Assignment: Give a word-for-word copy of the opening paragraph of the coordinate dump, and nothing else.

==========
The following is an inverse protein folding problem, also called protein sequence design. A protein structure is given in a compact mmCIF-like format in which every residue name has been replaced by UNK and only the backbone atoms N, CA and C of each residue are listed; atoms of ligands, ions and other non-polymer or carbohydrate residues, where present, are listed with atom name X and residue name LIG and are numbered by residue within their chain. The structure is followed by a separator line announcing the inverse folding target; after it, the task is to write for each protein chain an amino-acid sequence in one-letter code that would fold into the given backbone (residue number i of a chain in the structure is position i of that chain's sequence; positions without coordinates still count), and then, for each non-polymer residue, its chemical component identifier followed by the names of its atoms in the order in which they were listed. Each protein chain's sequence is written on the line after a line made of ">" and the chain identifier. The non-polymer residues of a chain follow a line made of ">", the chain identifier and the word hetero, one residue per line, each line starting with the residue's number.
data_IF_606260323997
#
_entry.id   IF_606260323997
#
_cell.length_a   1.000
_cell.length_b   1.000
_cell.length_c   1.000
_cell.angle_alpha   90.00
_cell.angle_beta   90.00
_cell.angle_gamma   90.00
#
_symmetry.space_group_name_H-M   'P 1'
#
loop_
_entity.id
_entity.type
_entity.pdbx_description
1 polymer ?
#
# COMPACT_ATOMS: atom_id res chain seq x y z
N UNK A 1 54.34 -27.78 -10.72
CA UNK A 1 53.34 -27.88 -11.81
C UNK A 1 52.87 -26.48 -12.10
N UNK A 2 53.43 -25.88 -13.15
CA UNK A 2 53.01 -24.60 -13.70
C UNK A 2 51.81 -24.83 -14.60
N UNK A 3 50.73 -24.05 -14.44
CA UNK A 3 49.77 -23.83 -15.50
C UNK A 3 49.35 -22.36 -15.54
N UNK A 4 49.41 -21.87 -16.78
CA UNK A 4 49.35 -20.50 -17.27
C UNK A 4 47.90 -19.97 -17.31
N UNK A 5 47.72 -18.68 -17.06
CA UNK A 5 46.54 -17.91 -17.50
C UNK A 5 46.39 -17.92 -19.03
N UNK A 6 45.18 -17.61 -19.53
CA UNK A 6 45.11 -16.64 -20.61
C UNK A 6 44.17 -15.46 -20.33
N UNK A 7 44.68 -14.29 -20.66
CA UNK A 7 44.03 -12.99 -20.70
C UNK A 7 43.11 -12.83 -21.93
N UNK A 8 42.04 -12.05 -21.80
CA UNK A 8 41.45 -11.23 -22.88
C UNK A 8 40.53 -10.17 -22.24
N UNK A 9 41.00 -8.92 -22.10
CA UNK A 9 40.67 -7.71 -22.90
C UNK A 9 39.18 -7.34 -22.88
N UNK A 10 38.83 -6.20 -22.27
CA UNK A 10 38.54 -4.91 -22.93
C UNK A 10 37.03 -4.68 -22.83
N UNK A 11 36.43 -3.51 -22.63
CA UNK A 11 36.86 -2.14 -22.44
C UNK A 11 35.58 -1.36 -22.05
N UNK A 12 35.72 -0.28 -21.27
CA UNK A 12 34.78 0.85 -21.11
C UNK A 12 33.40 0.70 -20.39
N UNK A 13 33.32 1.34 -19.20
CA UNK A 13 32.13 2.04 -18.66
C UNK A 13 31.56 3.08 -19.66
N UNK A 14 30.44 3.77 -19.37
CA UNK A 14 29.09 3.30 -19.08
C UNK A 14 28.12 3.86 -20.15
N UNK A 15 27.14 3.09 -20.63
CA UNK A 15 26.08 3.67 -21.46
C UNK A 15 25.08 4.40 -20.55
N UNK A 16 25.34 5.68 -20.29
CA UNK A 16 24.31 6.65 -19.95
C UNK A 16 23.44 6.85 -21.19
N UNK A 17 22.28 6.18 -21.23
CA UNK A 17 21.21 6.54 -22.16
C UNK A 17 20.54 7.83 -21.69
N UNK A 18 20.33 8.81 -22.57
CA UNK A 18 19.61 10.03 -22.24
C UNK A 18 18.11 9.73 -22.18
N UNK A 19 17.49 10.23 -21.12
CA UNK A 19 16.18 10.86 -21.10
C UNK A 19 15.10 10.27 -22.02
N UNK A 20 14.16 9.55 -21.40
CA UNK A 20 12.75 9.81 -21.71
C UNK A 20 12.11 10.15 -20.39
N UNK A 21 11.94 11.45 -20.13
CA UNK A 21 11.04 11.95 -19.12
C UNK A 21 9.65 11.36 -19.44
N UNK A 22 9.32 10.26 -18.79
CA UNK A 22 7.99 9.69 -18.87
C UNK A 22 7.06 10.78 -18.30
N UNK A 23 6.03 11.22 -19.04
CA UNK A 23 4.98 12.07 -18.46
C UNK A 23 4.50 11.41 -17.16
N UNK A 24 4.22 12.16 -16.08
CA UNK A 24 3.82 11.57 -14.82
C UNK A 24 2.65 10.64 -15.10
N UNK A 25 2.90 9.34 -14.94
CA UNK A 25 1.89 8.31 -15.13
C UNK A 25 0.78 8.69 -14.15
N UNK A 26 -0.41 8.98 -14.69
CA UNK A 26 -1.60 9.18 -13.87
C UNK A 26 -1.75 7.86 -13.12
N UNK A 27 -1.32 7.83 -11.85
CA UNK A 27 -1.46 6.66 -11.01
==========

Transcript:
The following is an inverse protein folding problem, also called protein sequence design. A protein structure is given in a compact mmCIF-like format in which every residue name has been replaced by UNK and only the backbone atoms N, CA and C of each residue are listed; atoms of ligands, ions and other non-polymer or carbohydrate residues, where present, are listed with atom name X and residue name LIG and are numbered by residue within their chain. The structure is followed by a separator line announcing the inverse folding target; after it, the task is to write for each protein chain an amino-acid sequence in one-letter code that would fold into the given backbone (residue number i of a chain in the structure is position i of that chain's sequence; positions without coordinates still count), and then, for each non-polymer residue, its chemical component identifier followed by the names of its atoms in the order in which they were listed. Each protein chain's sequence is written on the line after a line made of ">" and the chain identifier. The non-polymer residues of a chain follow a line made of ">", the chain identifier and the word hetero, one residue per line, each line starting with the residue's number.